Aztecs: An Interpretation

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Cambridge University Press, Feb 24, 1995 - History - 398 pages
In 1521, the city of Tenochtitlan, magnificent center of the Aztec empire, fell to the Spaniards and their Indian allies. Inga Clendinnen's account of the Aztecs recreates the culture of that city in its last unthreatened years. It provides a vividly dramatic analysis of Aztec ceremony as performance art, binding the key experiences and concerns of social existence in the late imperial city to the mannered violence of their ritual killings.
 

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Aztecs: an interpretation

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Breakthroughs in historical topics most often come from discoveries of new texts or archaeological finds. Not so in this case. Here, rereading existing indigenous and Spanish documents (particularly ... Read full review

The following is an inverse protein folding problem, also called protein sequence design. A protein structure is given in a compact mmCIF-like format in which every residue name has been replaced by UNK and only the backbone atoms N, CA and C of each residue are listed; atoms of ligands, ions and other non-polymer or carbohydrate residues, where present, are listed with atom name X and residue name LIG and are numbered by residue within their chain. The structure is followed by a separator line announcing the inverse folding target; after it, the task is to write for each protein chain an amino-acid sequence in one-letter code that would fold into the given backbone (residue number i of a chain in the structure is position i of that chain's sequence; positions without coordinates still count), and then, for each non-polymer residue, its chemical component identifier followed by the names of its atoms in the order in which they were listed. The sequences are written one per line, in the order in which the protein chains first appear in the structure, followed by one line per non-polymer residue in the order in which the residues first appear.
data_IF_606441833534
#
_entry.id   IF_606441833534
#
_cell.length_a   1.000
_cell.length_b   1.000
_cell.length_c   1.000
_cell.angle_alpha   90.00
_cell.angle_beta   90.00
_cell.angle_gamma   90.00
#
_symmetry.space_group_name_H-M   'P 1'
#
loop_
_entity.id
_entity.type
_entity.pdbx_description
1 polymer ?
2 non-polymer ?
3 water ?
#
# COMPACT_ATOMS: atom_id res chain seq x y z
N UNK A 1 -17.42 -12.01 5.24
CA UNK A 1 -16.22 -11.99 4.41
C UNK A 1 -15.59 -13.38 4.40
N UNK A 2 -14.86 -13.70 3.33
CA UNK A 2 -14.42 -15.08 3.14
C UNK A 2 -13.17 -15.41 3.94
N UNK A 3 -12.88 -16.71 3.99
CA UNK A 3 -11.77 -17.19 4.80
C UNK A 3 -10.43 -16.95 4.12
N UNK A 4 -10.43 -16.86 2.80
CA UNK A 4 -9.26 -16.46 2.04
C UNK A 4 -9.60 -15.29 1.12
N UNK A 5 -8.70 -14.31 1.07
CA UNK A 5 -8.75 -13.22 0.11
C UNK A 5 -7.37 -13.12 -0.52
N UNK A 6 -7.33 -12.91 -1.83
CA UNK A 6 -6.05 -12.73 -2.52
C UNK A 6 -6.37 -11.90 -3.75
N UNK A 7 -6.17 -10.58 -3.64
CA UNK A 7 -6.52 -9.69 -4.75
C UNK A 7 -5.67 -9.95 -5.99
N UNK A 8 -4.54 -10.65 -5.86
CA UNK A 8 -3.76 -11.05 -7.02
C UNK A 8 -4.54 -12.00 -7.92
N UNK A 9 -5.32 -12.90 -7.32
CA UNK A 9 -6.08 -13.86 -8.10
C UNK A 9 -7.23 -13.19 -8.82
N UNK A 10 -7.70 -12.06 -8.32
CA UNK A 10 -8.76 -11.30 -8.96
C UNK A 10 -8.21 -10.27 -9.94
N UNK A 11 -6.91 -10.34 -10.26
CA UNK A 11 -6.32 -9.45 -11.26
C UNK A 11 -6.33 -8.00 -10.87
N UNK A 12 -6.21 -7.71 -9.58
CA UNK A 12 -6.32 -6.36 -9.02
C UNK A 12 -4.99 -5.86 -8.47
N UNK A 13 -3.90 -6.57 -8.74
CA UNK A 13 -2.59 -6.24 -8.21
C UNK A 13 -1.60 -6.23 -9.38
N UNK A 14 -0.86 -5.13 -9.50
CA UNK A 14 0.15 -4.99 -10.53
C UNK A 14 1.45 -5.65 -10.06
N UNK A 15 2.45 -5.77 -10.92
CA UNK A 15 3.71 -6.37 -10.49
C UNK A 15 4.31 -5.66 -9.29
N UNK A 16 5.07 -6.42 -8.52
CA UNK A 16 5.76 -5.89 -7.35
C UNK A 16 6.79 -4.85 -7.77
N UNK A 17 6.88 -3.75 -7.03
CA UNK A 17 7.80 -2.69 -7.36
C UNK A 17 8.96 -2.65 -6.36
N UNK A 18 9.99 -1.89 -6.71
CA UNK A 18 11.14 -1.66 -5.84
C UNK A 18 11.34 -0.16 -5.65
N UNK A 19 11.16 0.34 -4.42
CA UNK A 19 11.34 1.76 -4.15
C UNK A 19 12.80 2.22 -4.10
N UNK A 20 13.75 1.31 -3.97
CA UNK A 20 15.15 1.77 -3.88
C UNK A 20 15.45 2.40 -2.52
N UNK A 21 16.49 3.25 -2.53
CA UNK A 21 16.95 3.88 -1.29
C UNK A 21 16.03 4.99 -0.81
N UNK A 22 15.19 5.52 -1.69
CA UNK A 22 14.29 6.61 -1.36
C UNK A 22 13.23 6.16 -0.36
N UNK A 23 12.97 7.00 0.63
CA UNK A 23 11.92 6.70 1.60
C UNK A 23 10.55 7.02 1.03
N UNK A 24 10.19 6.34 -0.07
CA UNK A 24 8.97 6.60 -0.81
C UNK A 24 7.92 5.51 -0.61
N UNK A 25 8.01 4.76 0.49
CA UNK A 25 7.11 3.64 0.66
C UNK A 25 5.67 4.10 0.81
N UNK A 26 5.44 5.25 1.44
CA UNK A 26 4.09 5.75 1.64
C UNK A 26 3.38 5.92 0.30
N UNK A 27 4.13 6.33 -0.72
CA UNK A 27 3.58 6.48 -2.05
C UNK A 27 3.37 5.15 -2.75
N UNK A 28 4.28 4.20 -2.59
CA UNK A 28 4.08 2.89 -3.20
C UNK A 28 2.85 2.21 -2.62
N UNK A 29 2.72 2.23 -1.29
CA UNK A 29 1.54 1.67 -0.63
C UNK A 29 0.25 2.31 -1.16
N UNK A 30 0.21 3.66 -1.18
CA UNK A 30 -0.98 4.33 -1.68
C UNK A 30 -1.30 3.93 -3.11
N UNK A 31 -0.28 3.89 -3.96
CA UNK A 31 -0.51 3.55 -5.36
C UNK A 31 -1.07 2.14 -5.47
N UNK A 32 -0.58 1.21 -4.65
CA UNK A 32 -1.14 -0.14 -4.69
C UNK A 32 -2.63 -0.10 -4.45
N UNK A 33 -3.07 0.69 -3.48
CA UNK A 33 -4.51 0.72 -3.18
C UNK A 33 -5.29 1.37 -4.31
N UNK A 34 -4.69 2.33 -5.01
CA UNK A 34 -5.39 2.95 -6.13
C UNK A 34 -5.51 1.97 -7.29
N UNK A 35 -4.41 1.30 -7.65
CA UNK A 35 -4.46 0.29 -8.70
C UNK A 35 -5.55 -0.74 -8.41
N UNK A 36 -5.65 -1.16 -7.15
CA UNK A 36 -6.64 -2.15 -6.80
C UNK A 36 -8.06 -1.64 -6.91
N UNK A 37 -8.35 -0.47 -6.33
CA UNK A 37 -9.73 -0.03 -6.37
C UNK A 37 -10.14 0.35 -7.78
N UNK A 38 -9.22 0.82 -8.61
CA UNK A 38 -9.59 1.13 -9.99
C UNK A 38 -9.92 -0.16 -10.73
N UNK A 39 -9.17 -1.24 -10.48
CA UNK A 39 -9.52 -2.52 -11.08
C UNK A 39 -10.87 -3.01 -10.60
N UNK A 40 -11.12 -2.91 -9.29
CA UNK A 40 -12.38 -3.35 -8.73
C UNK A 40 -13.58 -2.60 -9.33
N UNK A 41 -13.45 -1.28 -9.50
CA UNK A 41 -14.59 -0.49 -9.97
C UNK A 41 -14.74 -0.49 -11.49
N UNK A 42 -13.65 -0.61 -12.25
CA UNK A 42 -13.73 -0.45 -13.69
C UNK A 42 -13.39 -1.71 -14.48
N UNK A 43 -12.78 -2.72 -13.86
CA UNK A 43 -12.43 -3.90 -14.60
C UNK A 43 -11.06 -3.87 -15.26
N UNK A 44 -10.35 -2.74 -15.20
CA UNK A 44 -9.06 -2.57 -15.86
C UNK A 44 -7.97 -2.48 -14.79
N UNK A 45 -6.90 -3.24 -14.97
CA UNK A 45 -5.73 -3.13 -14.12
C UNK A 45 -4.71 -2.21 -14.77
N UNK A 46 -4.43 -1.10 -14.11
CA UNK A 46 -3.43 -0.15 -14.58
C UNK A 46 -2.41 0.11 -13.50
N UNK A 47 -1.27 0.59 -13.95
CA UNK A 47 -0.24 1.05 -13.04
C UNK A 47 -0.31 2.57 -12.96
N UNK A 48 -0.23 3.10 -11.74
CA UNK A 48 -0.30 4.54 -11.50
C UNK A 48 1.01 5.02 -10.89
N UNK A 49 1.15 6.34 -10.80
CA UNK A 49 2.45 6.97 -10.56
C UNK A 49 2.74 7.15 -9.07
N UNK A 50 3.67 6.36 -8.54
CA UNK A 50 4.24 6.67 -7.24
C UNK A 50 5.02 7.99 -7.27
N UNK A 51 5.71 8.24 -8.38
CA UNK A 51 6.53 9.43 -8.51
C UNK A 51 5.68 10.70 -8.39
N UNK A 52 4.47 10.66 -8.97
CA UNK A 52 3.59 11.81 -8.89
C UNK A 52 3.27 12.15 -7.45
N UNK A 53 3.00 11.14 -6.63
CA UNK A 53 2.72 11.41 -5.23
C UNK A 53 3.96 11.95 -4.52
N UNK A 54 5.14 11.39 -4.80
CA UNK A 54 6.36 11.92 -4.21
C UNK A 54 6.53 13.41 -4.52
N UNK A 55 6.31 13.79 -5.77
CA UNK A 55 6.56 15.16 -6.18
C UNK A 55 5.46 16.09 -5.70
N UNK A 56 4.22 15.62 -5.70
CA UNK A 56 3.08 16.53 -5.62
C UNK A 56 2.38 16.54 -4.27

Contents

III
1
IV
13
V
15
VI
45
VII
85
VIII
87
X
111
XI
141
XIX
213
XXI
236
XXIII
265
XXIV
267
XXV
275
XXVI
277
XXVII
295
XXVIII
298

XII
153
XIV
174
XVI
206
XVIII
211
XXIX
301
XXX
365
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About the author (1995)

Inga Clendinnen was born in Geelong, Australia on August 17, 1934. She studied history at the University of Melbourne. She became a historian of Aztec and Mayan culture and society. She taught at the University of Melbourne and La Trobe University. She wrote numerous books during her lifetime including Reading the Holocaust, Tiger's Eye, Dancing with Strangers, and Agamemnon's Kiss. She died on September 8, 2016 at the age of 82.

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